Project Practitioners > Failure Is an Option

Failure Is an Option

By Chris Cook, PMP

READ TIME: 5 minutes


As I was perusing my local library and its book selection, I came across a title that struck a chord. Failure Is an Option: An Attempted Memoir by H. Jon Benjamin is the book. History is written by its successors. No one hears the tales of failure that lead up to the moment of victory or the story of the ultimate failure leading to a society’s demise.


The overnight success story is a popular narrative. All of a sudden, out of nowhere some megastar is born. No one talks about the six-hour one-way trips to play music at a bar in front of three people, two of which are your parents. No one talks about the failed project that took two years to research and another two years to develop only to fall on its face.


This book is a collection of the author’s failures in life told in comedic prose. The idea is we all fail and continuously. Hence, failure is an option. A sleepover at a friend's house that went array or your plan for the perfect proposal that ended in a no are examples of life's journey not being so perfect.


In project management, many failures occur hourly from team members showing up late or not meeting deadlines to vendors quitting and forcing a delay. Estimates get submitted daily and rejected as often. No one is awarded 100% of the jobs or projects. If it is not 100%, failure exists. Having a text or email sit in its draft form because you never sent it may be a common one.


So, as the theme of the book goes, here are a few of my failure stories:



Failing to Ask

As I am writing this, emails are coming in about how an owner is upset about not being contacted about maintenance being performed at the property. Even with the explanation of the contractor was only supposed to provide a quote and ended up completing the work, the owner remains upset about not receiving the full amount of rent.


I cannot control a contractor's actions, but I can control where they show up and who knows about it.


This failure to communicate until the end takes one phone at the beginning and turns it into a waterfall of emails and phone calls later. Eventually, I will learn who needs the extra attention for their properties. Until then, I will continue to make the mistake, just less often. Lesson learned: overcommunicate.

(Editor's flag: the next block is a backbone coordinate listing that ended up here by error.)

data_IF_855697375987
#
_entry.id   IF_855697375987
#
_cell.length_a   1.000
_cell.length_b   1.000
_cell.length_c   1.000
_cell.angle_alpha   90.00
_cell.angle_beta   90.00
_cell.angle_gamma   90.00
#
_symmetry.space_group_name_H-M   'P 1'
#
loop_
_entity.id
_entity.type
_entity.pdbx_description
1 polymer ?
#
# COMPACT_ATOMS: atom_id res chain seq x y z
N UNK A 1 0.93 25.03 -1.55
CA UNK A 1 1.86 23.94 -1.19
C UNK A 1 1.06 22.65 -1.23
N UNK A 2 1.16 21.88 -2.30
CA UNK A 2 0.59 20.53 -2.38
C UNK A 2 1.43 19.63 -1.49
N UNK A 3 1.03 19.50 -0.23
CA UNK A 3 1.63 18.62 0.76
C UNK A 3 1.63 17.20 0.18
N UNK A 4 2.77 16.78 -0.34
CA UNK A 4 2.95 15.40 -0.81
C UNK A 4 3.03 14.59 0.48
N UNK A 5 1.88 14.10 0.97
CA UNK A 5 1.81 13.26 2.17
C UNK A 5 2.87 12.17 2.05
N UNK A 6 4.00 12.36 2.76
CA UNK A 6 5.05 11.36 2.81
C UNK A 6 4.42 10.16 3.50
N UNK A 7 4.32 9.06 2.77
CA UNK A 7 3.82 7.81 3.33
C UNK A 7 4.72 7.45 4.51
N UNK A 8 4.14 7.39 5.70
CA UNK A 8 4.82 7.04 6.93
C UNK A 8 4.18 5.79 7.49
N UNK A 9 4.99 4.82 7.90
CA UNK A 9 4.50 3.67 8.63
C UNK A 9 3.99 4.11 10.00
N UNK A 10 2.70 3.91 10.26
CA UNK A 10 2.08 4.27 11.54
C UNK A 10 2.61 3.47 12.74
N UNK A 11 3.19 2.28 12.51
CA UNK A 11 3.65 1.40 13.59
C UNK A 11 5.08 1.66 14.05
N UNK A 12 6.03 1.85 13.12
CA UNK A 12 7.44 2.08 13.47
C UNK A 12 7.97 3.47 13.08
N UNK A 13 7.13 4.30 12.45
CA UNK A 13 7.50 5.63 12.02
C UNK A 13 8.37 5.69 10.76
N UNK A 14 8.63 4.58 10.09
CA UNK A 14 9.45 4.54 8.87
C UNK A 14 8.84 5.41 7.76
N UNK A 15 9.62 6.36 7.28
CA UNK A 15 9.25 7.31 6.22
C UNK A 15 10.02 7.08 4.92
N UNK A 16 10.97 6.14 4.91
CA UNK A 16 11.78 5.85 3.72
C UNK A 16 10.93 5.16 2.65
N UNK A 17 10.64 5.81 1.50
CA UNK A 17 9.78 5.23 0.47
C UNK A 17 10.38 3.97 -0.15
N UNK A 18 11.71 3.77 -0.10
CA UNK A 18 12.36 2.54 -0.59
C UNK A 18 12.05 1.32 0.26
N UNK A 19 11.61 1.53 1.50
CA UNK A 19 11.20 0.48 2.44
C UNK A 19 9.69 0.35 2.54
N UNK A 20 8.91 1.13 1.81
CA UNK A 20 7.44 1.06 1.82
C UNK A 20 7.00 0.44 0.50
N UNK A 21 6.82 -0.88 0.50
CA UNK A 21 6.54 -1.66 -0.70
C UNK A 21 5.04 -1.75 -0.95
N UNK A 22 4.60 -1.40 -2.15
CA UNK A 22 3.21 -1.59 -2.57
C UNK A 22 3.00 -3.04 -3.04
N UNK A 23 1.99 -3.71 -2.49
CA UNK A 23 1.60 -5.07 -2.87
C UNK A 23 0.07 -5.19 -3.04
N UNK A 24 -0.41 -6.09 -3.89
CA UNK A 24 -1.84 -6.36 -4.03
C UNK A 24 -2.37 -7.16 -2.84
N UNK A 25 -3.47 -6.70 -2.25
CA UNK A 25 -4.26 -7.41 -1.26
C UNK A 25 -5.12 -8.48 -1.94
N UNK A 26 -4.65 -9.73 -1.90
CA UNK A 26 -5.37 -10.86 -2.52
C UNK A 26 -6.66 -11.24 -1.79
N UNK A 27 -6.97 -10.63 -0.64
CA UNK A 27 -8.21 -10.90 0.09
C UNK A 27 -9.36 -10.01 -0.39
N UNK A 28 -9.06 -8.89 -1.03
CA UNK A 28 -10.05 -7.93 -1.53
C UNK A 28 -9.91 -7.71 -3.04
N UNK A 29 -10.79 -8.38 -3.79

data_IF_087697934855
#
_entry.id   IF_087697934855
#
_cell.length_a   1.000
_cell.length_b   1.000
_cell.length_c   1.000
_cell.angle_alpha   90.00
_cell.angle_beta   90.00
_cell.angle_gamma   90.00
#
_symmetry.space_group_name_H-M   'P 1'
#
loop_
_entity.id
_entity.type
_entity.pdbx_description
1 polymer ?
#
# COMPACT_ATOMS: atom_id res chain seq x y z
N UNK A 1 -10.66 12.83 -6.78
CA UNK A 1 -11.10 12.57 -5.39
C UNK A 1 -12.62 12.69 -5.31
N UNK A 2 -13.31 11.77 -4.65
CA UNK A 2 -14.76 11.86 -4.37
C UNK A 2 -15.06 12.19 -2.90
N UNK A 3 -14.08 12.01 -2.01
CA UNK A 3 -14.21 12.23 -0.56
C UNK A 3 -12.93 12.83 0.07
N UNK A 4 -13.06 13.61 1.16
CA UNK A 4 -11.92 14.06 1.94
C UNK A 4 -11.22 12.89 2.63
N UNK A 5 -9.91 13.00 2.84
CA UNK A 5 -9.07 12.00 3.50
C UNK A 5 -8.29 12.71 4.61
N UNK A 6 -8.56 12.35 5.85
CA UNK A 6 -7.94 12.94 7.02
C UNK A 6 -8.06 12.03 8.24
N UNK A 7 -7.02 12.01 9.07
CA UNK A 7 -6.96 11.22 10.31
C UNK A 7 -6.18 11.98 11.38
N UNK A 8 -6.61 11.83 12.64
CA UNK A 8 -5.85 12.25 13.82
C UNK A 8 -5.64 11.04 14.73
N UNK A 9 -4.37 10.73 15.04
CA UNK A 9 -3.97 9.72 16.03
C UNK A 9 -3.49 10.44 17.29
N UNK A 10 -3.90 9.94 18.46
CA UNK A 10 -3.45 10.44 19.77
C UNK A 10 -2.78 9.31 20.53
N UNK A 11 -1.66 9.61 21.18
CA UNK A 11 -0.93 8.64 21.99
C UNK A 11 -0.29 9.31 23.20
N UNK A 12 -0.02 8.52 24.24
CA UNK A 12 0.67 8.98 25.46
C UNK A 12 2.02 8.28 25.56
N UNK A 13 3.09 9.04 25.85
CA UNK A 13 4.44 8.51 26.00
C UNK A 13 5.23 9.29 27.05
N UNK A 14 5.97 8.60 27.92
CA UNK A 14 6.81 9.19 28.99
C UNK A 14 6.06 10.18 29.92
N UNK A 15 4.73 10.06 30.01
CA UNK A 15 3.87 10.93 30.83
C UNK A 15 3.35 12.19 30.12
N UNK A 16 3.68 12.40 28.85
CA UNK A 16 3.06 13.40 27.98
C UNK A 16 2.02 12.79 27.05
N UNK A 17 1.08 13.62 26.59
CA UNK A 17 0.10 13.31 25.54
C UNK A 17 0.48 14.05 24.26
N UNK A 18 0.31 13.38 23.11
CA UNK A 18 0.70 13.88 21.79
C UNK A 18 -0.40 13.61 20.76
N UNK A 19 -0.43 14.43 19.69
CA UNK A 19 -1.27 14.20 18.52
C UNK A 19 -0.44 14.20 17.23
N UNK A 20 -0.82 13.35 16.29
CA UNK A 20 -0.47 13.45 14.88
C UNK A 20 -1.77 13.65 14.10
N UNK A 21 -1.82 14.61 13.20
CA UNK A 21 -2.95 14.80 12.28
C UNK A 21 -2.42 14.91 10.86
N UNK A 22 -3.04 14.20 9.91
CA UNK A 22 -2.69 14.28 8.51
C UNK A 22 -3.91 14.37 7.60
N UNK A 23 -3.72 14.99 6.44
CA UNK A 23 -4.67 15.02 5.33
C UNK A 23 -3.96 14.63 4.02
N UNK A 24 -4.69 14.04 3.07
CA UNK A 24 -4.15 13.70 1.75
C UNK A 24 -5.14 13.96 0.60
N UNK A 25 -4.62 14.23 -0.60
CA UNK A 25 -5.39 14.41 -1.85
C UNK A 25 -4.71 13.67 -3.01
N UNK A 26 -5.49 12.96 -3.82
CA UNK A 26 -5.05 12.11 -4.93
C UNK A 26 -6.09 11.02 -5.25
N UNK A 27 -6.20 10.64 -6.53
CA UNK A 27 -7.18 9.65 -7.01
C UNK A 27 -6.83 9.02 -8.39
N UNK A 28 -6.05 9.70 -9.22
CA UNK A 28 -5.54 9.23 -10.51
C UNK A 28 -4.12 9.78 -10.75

Failing to Recognize

As an assistant project manager, I went on a solo mission to inspect a pile of concrete that was going to be crushed into usable material. This pile had been there for years with overgrowth and mud throughout the concrete chunks. No slabs existed, which is preferred for the crushing process.


I delivered this message to my superiors, and they told me to price two quotes, a bad and a good. Should the pile be decent, the good price was to be submitted. Should the pile be muddy and chunky, the bad price was to be submitted. The failure came in not having an ugly price.


I submitted the bad price, which was not bad enough because the pile turned out to be mostly mud and hardly any useable material. Somehow, my boss and the county agreed on a price as to not lose our ass saving my stupidity. Lesson learned: always have a backup to the backup.


Failing to Pass

I did not pass my first attempt at the PMP exam. Heartbreaking to say the least, but gave me an appreciation for the difficulty of the exam. I was always a decent student and got by without much studying, so my approach to this exam was similar. Read a few notes. Answer a couple of questions. Then pass the exam as if it were an introductory English test. Not the case.


From the jump, I knew I was in trouble. These questions were unfamiliar, and the answers were guesses at best. I knew very little and received the anticipated message of ‘FAIL’ once I submitted the exam. I am sure it was said more nicely, but that is how it came across to me.


This failure led to my eventual success of passing the exam. I changed my approach, answered questions, reviewed the wrong answers, and continued to modify my brain dump sheet for the exam. No one asks who many attempts it took and what your scores were. All they see are those initials at the end of your name. Lesson learned: be better and do not rely on terrible habits.


There are a few of my failure stories. Now, I would like to hear from you. What failures have you had and how have they led to successes?

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